Skelsey MK, Okun MM, Schiro J, Dozier S, Glinert R, Boeri M. Patients' willingness to accept adverse event and cost trade-offs for reduced risk of non-melanoma skin cancer. Presented at the 2022 American Society for Dermatologic Surgery Annual Meeting; October 6, 2022. Aurora, CO.


PURPOSE: Oral nicotinamide supplementation in patients with a history of multiple non-melanoma skin cancers (NMSCs) is associated with a significant 23% annual reduction in rate of new NMSC formation, along with a 100% increase in the relative risk of severe infections (Chen et al., 2015).  It is unknown whether this magnitude of NMSC reduction is valued sufficiently by patients to justify the possibility of side-effects and expense from nicotinamide supplementation.

DESIGN: To quantify the risk for adverse events and magnitude of expense patients are willing to accept for reduction in NMSC incidence, 203 adults with a history of two or more NMSC within the past five years undergoing  Mohs surgery for removal of a NMSC in four clinics in the U.S. were recruited.  Using a discrete-choice experiment, patients completed a series of ten choice questions with three possible answers as options: a pair of hypothetical treatments, and no treatment.  Treatments were characterized by the magnitude of the reduction in incidence of NMSC, the magnitude of the risk of severe infections, and monthly cost.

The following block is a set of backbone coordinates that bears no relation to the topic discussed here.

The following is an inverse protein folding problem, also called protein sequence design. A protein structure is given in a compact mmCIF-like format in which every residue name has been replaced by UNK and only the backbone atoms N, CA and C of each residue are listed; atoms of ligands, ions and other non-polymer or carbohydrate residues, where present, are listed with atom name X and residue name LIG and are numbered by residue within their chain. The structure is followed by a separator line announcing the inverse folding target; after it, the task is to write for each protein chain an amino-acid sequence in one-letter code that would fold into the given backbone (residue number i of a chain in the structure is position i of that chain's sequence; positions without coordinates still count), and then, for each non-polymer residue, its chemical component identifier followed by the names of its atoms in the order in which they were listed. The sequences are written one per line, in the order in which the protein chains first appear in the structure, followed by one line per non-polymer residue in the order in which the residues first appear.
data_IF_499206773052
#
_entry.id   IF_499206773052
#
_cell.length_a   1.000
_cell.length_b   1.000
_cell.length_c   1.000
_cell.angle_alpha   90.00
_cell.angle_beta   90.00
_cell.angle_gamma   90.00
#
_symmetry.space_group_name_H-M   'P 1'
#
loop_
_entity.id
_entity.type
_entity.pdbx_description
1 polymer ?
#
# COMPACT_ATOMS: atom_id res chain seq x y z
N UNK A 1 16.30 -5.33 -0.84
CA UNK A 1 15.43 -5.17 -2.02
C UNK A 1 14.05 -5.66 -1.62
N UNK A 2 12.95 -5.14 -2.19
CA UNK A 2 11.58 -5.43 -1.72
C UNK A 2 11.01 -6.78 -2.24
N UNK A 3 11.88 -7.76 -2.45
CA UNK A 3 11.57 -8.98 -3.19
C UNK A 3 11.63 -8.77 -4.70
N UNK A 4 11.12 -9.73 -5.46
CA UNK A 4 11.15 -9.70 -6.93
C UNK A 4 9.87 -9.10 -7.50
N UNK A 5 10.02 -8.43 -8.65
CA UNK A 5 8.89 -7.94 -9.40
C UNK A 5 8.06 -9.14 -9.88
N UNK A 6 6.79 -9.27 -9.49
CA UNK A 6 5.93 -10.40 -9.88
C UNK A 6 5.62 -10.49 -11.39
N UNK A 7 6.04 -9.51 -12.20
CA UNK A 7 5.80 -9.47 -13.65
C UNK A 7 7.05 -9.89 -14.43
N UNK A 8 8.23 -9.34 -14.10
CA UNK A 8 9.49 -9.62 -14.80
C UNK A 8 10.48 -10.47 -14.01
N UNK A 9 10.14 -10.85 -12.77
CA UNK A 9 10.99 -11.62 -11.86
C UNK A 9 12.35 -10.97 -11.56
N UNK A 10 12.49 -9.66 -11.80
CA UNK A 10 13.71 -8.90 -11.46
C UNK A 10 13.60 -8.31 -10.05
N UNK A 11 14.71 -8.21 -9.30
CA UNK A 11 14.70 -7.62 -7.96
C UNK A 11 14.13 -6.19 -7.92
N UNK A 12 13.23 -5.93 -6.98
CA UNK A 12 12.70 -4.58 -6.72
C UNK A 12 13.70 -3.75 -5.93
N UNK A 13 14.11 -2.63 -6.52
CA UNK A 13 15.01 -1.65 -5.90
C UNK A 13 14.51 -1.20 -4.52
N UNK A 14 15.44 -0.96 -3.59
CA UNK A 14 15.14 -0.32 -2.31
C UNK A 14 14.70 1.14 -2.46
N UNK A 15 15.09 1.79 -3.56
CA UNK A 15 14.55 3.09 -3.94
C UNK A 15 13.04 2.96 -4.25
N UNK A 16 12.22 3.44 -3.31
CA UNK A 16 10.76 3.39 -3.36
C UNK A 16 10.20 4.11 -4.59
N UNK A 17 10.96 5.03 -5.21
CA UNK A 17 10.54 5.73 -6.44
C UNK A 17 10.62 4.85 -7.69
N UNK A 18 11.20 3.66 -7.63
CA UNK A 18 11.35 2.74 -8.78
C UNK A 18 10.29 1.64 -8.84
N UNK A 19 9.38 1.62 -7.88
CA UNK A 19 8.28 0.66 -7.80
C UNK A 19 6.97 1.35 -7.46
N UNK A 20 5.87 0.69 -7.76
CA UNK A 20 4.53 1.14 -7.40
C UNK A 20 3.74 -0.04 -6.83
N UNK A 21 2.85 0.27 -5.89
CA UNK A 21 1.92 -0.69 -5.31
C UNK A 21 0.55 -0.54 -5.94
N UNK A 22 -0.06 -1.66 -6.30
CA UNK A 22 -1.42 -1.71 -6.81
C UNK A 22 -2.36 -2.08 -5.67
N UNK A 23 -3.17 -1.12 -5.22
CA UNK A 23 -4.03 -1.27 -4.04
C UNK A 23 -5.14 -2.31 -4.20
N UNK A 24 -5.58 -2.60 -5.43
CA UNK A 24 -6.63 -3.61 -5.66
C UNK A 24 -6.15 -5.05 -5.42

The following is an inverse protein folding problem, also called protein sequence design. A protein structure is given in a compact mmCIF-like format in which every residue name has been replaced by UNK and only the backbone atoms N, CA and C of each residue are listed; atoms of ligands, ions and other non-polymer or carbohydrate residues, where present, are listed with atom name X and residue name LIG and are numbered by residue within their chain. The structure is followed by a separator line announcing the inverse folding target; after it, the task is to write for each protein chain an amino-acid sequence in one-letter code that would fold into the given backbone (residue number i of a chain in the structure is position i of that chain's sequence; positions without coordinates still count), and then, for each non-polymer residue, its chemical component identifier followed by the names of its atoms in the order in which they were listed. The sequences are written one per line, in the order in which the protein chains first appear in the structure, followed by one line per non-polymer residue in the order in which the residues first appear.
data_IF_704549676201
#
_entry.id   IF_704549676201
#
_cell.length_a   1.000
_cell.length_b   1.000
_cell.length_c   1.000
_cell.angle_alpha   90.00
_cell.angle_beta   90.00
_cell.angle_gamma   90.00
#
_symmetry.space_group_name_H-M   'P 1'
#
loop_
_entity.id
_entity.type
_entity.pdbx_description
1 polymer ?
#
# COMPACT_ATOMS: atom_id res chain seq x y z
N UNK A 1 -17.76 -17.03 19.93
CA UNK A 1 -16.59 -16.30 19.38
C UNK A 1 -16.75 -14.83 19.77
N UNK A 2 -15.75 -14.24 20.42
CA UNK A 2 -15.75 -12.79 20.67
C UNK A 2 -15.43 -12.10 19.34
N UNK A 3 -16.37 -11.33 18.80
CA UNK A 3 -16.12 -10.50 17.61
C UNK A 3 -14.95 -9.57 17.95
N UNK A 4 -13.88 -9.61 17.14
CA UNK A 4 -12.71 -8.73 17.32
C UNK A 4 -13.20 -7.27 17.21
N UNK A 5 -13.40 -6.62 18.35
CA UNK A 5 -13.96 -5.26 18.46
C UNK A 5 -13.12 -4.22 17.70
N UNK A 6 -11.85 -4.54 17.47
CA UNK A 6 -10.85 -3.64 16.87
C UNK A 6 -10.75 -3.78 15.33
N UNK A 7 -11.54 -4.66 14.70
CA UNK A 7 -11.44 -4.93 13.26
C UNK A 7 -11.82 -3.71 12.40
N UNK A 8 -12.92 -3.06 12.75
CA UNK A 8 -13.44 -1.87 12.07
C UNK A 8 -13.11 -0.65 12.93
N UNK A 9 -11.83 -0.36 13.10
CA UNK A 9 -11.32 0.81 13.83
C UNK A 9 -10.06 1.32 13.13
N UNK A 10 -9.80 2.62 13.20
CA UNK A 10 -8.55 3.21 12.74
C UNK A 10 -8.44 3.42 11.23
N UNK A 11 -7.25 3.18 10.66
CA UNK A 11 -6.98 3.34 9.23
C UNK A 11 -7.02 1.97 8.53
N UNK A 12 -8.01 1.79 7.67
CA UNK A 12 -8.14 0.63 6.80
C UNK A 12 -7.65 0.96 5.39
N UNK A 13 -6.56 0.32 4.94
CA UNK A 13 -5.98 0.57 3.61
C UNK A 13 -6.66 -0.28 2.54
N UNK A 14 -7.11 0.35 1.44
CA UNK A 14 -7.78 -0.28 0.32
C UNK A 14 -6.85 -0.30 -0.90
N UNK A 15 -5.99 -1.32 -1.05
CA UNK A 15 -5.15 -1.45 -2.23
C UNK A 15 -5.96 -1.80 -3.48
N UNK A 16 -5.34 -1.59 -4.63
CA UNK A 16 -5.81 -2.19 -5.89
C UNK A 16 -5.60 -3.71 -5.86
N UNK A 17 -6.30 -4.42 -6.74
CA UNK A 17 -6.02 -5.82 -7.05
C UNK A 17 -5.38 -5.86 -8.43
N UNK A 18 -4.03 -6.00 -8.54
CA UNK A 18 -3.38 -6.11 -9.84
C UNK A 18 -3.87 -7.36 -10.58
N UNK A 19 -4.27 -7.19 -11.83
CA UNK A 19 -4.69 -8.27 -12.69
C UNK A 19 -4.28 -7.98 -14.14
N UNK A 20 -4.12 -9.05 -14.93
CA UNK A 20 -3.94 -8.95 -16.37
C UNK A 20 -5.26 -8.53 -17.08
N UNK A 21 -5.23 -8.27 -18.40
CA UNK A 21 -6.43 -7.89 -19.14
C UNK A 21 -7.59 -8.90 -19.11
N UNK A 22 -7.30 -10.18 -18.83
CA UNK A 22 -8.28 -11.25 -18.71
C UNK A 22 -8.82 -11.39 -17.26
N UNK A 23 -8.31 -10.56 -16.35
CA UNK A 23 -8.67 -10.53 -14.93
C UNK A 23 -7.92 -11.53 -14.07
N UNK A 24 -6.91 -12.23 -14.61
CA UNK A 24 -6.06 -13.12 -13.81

FINDINGS: For a 23% annual reduction in NMSC incidence, patients were willing to accept a 26% (95% confidence interval:  8-45%) annual increase in risk for severe infection and pay $8 ($2-14) monthly.  A key limitation of the study is that not all potential side effects and benefits associated with nicotinamide supplementation were included in the discrete-choice experiment.

SUMMARY: Patients were not willing to accept risks of severe infection below those observed in a clinical trial of Nicotinamide use, but were willing to accept costs above monthly retail cost, for the relative reductions in NMSC incidence observed in the clinical trial.  Patients with a history of multiple NMSC have a low tolerance for increased risk of severe infections.  As risk of a severe infection is a potential side effect based on the current literature, dermatologists prescribing nicotinamide for chemoprevention should clearly inform patients about the possible risk.  Given the uncertainty of the risk profile, clinicians should be cautious about routinely recommending nicotinamide supplementation to patients with a history of non-melanoma skin cancer.

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